On Grey Ledges, we debate whether or not it is smart to take a rest until the sun hits us less hard, and continue later. Already a little bit affected by the summited fever, we decide not to. William climbs to the base of the first awesome dihedral of the route, and I climb the long pitch as quickly as I can. How amazing would it be to free that pitch?
With plenty of time left we decide to keep going. Just as I belay William huge rockfall occurs on the Nose. We have no clue what is going on. Our idea of bailing into the Triple direct, which we discussed while William did the bolt ladder is discussed to an end.
As it gets dark I finish the first more tricky pitch, to a not so nice bivy anchor. The climbers on the Nose scream a lot during the night. We do not understand them, as they don't speak english. Also we cannot see what's up with them exactly. Down in the meadows, the SAR guys ask them questions in circles because their responses probably don't make any sense. They announce to rap in in the morning. The next morning we decide to try to go quicker, and drink more. Especially get more fruit!
This day we climb the two hardest, and the one of the best free pitches I have ever seen. I almost lose my shoe on the 5.10 squeeze pitch, when it gets stuck as I move my foot up. I almost suffer a stroke, but slide down a few precious inches to get my shoe back. Whew.
The next pitch is so good that I will climb this route again just to free it instead of jugging it. It is an ultra clean, 1 inch splitter dihedral. Golden granit, and one good rest in the middle. Awesome.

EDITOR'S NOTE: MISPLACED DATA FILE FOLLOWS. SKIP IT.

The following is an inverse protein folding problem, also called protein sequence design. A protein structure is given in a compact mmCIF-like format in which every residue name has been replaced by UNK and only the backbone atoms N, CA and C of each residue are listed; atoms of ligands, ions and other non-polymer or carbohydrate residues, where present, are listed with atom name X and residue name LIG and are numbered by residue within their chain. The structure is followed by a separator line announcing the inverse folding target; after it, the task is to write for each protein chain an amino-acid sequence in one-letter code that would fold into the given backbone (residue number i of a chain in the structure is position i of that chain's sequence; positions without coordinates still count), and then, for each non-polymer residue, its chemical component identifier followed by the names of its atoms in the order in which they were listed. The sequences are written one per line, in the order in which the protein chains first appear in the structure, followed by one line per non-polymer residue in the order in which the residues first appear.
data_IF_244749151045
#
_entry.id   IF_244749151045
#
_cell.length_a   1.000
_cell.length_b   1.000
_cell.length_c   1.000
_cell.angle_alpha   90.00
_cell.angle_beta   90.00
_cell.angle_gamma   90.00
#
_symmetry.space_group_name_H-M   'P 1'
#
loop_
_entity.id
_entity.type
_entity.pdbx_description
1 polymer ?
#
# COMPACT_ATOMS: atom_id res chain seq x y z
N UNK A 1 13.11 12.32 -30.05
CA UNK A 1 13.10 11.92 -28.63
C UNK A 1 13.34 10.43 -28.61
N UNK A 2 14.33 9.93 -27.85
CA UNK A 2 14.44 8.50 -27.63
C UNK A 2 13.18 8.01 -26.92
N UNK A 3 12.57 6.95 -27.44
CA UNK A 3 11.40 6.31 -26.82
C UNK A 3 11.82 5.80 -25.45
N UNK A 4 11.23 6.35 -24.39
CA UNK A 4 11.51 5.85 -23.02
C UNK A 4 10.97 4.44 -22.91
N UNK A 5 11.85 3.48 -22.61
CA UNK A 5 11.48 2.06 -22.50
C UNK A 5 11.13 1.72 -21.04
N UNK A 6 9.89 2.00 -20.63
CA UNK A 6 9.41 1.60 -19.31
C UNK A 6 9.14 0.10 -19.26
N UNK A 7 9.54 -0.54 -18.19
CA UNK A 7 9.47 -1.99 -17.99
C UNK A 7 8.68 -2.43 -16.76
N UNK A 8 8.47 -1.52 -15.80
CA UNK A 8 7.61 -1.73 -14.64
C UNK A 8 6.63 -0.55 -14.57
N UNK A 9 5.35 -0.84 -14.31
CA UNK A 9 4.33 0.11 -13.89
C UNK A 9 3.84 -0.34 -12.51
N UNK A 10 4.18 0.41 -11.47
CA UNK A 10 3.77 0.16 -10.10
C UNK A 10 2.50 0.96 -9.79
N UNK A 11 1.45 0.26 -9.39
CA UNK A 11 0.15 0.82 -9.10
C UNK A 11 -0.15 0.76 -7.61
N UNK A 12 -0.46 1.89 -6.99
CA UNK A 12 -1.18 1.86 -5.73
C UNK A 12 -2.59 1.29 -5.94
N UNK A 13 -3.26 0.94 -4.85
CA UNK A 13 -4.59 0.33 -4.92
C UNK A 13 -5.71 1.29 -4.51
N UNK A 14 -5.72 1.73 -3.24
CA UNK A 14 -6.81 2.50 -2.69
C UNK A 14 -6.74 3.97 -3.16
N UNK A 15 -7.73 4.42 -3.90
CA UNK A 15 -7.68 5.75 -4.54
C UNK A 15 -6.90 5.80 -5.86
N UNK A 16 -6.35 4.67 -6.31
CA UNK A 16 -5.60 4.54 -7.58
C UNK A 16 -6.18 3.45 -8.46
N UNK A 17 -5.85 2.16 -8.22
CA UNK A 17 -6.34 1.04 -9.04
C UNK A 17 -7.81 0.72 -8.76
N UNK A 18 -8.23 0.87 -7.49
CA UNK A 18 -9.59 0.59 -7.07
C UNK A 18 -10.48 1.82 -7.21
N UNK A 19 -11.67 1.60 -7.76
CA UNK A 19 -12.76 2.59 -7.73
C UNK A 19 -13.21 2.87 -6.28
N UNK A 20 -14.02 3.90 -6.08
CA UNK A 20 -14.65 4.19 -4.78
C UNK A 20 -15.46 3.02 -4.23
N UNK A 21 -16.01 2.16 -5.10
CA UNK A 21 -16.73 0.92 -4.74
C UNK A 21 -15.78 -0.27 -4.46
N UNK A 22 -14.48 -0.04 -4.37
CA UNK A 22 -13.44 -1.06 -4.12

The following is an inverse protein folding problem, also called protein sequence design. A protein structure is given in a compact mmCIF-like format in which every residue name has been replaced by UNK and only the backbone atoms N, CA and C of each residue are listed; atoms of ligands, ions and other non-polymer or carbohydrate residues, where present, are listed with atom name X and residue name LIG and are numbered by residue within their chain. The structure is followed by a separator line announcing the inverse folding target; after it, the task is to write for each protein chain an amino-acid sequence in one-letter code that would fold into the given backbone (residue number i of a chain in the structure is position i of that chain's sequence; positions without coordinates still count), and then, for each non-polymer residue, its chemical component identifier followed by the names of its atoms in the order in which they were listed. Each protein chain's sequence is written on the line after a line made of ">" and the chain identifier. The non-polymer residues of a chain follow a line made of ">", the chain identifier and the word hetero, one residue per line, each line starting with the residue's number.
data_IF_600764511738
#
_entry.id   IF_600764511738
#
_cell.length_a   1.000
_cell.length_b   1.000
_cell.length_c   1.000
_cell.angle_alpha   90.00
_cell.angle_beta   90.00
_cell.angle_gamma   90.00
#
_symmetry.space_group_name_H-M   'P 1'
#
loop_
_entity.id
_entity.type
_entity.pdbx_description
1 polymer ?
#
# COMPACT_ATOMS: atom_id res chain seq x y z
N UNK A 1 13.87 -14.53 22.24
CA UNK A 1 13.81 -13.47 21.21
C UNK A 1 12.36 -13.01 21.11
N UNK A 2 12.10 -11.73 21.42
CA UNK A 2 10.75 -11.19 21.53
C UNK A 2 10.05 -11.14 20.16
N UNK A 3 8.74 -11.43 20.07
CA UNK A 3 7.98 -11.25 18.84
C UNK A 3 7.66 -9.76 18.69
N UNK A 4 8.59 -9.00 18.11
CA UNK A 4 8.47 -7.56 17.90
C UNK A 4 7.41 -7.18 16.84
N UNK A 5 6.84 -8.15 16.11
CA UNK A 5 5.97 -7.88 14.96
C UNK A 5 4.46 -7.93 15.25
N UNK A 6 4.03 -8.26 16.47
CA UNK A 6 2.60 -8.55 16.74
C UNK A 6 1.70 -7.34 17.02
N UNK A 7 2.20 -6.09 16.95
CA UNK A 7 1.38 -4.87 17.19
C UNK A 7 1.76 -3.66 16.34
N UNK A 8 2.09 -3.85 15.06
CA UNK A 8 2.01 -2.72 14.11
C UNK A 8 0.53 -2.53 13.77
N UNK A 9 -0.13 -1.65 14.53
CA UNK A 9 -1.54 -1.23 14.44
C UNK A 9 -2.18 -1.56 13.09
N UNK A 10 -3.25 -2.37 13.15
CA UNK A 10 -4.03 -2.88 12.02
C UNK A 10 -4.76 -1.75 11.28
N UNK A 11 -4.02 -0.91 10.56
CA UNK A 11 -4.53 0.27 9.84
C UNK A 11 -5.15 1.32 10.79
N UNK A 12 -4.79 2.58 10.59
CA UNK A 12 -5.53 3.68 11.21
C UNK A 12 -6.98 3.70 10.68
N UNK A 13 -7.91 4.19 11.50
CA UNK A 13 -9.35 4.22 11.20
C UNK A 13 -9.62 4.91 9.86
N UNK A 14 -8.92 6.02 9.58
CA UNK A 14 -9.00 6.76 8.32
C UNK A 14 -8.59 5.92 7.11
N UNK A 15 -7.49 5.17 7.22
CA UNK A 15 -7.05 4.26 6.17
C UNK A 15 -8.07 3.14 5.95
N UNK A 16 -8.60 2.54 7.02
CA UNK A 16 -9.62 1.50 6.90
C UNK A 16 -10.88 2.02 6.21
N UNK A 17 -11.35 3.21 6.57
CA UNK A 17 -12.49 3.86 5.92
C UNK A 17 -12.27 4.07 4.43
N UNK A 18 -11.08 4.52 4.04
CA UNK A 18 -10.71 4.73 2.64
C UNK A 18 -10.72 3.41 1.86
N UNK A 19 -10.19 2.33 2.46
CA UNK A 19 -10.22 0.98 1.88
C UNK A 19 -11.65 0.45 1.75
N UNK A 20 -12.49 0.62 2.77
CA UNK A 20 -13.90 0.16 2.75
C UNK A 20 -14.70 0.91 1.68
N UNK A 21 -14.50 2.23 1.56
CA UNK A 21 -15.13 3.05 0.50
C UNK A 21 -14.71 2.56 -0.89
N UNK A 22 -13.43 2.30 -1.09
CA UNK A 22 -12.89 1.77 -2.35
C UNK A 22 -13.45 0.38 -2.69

The next pitch is pretty hard. I try to climb it clean and cam hook for a while after the penji, but my first piece other than a cam hoof pops and I land pretty close to William. I place 2 or 3 LA's (all we brought, dumb idea!) and it goes okay, until the heidious ropedrag makes the finish incredibly hard. I fix the rope, haul 10 feet, and fall asleep.
As William gets to the anchor I wake up and feel very sick. I say that I would rather take a rest, and resume climbing tomorrow. He offers leading the next pitch, which I really appreciate. We set up the ledges, and wait until the sun is almost gone. He then place micronut after micronut to a fixed black alien, and comes back to the anchor.
The next day William finishes his lead, and I tackle the so called 2nd crux pitch, which is alright with some free climbing where the flakes are expanding and aiding would be hard. We climb two more pitches and bivy on the ledge at 26, with a pitch fixed.
I am tired of the portaledge and sleep on the small ledge. Williams ledge collapses... We really want to get to the summit, and down the next day. We set the alarm for 4 am... but unfortunately both alarms we have run out of batteries that night and I only wake up at 7.30 or so. We quickly jug, and then I start climbing as quickly as I still can. The extra water we now have is useful!
The dihedral is the most beautiful feature I have ever climbed.
Our quickest strategy is for me to wait after climbing, while William cleans the pitch, and rest and drink some water while he hauls, than keep going climbing. We fall onto the summit at 1.30pm. I can't remember being so relieved after a climb. We dance to exhaustion, haul the bags from 30, and reorganize our stuff. We eat our last tins of fruit... happiness!
Psyched for the next one.
Recent Trip Reports
Other Routes on El Capitan